I tend to believe the plumber was lying when he claimed the pressure could not be adjusted any higher. An attempt is being made to reduce the amount of hot water being used in the cell houses. The boiler is not being used to its full capacity apparently to save money. Many prisoners complain about the luke warm to cold water during the day in the shower room and in their cells. In the middle of night, the water temperature will be hot, but as more inmates awake and use the hot water, temperatures will lower dramatically. Periodically, plumbers will adjust the thermostat on the boiler, but it is never raised to adequate levels. The boiler is capable of adjusting temperatures automatically to meet with demand, however, purportedly this is not working and a new regulator is needed. Inmates believe this is a ruse to save money and the low water pressure is to diminish the use of hot water and fluctuations of temperature.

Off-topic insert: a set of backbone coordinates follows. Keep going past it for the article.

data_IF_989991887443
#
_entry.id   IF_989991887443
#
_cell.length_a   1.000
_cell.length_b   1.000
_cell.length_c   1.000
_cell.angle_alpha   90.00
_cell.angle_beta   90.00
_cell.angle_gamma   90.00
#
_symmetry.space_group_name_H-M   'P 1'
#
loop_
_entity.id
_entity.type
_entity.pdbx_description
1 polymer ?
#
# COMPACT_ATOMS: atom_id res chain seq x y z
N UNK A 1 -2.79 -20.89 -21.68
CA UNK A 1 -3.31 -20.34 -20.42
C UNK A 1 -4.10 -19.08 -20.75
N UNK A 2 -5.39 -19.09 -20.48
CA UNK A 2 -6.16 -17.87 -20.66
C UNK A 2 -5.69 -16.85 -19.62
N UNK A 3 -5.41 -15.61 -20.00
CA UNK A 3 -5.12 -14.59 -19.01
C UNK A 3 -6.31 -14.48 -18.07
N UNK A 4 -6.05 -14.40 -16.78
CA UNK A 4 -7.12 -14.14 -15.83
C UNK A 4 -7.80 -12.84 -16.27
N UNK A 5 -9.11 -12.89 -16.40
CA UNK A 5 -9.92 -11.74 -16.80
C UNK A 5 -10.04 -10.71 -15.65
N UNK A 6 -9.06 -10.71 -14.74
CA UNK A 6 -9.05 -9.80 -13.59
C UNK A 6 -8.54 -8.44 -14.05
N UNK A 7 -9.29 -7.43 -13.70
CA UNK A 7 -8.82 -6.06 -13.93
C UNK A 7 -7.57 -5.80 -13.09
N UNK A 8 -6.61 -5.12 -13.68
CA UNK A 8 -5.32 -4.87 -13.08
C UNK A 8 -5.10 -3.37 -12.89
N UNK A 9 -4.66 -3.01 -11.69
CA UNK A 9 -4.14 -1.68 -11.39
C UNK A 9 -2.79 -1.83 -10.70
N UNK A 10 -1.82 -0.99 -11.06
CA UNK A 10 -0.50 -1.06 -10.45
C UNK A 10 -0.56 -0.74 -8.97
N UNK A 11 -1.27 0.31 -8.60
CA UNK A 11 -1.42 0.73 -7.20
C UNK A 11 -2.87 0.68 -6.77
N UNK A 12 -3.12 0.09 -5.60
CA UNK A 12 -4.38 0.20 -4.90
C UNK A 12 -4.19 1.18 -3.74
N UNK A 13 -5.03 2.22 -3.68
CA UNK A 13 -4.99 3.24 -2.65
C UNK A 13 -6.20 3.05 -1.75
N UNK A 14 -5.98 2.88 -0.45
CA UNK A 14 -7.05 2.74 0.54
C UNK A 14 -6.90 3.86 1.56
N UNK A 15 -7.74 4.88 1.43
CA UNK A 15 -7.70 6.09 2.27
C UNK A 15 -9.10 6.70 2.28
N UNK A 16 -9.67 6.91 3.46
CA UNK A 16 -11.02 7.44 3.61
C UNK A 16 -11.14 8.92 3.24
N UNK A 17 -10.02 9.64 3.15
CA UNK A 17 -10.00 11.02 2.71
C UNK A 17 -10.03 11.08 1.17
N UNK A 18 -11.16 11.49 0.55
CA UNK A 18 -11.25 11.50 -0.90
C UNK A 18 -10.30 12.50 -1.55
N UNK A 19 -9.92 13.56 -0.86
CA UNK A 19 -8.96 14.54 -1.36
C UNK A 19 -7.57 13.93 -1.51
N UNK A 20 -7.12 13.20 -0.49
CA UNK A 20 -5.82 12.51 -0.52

Hot water is not just desired by inmates to bathe with but also to make food and drinks. A pack of Ramen noodles, instant rice, refried beans, or other commissary foods cannot be made without 100 degree or hotter water. Furthermore, nearly all prisoners are coffee drinkers and no one wants a cup of tepid coffee. Inmates will regularly turn to various means to heat water when tap water is cold. My cellmate regularly places a bottle of water on top of the incandescent light bulb in his lamp to make hot water for coffee, tea or an occasional noodle. Other prisoners will go "caveman" and burn milk cartons to heat a bottle of water or packages of food. Some will even fry food off the metal table or lower bunk in their cells. Personally, I prefer using electricity. An assortment of immersion heaters are used by inmates at Stateville. Most of them are improvised devices although some men have stingers.